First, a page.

My Thoughts :
To be honest, I went into this book expecting the worst: I had read plenty of not so positive reviews of Changeling, and I feared I would be tremendously disappointed. Maybe because I had such low expectations, I ended up thinking Changeling was quite an entertaining novel. Not without faults, but still a book I enjoyed.
I mentioned faults, and I feel like getting them out of the way right away. The main one, for me, was the lack of depth of the main characters. We get to know enough about their past and what led them each to this particular place at this particular time, but that’s pretty much it. We don’t learn much about their personalities, and so both Isolde and Luca feel quite bland and predictable. And while each of their best friend/slave seem to have more personality, the villains are very one-dimensional.
There’s another flaw I noticed while reading Changeling and it is a fault I see many authors of adult fiction do when they switch to YA : rather than writing with passion an eloquent story about two young characters, I felt like the author mostly “simplified” her usual writing. I’ve read Gregory only twice before (The Other Boleyn Girl and Wideacre) so my sample for comparison is limited, but that’s a feeling I had many times while reading the book. She does mention in her afterword that she wanted to make something more fun, less based on facts, so that may have played into it. I felt the book could have had more depth and detail while retaining it’s entertaining quality, but that’s just me.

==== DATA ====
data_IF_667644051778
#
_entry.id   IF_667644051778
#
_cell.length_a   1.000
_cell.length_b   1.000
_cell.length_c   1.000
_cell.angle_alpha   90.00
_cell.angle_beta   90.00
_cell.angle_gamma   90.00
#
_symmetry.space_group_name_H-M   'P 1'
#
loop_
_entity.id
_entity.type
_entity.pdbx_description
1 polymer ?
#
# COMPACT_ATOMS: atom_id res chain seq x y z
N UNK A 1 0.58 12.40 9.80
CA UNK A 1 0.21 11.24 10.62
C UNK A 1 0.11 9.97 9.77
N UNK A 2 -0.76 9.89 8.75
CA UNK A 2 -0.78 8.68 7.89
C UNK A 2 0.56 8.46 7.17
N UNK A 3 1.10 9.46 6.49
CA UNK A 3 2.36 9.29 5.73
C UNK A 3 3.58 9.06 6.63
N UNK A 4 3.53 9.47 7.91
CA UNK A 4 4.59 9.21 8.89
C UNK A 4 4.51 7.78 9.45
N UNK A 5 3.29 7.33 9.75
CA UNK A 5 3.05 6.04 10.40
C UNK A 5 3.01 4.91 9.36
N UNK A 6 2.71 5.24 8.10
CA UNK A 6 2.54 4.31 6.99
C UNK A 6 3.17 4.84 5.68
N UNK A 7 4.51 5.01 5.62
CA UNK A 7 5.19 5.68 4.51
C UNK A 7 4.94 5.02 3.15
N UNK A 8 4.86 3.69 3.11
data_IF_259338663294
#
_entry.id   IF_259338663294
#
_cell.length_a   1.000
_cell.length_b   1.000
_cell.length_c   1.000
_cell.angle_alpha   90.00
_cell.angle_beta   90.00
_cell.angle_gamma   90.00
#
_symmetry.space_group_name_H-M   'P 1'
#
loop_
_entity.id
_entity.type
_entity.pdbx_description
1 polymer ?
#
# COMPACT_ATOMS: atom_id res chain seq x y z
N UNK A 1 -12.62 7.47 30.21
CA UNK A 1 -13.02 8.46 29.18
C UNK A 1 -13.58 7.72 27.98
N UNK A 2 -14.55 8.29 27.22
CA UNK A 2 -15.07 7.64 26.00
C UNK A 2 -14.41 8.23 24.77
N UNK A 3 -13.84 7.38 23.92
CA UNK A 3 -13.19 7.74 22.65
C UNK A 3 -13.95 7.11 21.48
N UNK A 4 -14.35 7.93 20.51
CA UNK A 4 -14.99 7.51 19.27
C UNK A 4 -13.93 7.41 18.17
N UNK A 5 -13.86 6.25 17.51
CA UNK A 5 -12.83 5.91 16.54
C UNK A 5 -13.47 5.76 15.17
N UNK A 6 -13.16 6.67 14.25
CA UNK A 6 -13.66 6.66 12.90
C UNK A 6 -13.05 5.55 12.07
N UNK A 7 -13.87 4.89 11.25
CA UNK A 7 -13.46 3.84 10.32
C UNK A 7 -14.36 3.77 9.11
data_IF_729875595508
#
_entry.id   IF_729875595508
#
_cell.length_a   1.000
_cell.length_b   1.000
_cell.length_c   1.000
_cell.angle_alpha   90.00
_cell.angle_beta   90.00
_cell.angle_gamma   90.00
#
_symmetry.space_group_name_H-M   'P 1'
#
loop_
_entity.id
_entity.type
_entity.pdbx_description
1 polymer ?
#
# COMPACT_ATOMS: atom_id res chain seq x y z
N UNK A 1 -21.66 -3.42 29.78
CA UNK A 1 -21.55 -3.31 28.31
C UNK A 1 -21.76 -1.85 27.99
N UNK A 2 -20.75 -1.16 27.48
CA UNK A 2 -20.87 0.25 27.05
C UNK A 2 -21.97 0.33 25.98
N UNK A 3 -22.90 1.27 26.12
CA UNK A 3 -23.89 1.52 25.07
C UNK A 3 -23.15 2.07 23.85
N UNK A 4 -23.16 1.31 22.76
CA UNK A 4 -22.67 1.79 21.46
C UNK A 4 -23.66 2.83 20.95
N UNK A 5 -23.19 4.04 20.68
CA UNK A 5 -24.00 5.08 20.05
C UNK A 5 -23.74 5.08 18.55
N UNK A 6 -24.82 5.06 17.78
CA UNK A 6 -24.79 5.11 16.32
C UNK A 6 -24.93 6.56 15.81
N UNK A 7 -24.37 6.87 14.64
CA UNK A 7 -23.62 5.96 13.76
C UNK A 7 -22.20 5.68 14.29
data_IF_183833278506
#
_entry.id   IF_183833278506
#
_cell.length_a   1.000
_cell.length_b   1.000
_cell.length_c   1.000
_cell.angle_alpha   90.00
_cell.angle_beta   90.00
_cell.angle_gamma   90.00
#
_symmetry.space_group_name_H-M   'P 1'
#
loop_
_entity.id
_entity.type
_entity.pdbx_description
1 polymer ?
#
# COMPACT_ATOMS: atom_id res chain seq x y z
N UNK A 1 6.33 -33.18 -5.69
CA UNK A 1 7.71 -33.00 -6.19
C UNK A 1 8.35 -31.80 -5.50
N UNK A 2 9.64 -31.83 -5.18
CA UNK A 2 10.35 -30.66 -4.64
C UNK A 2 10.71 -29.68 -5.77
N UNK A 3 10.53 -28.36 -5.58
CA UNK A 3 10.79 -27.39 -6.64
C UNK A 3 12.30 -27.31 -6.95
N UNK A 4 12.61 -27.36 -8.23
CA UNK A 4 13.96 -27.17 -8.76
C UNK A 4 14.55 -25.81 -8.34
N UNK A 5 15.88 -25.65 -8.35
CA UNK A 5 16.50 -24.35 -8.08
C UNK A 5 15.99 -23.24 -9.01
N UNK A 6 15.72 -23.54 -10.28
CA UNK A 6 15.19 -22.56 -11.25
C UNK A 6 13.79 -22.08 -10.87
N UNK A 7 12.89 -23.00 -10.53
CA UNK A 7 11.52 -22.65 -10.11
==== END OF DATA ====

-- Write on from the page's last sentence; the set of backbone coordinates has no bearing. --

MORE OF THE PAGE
Enough about the bad, let’s talk about the good! I love books set in Italy and I love historical fiction, and the experience I had of reading this one was exactly what I was looking for when I cracked it open : something historical and fun, that wouldn’t take itself too seriously without being about parties and dresses (even though I do enjoy those from time to time!), with a good mystery and some supernatural elements. Here I should write a warning of some sort; if you read the publisher’s summary thinking there’ll be witches and werewolves all around, you’ll be disappointed. But if you think of Luca as an investigator solving mysteries that appear to be supernatural, then you’ll know what you’re in for. I’m not saying whether or not there’s magic and all, just saying that it’s not a central element.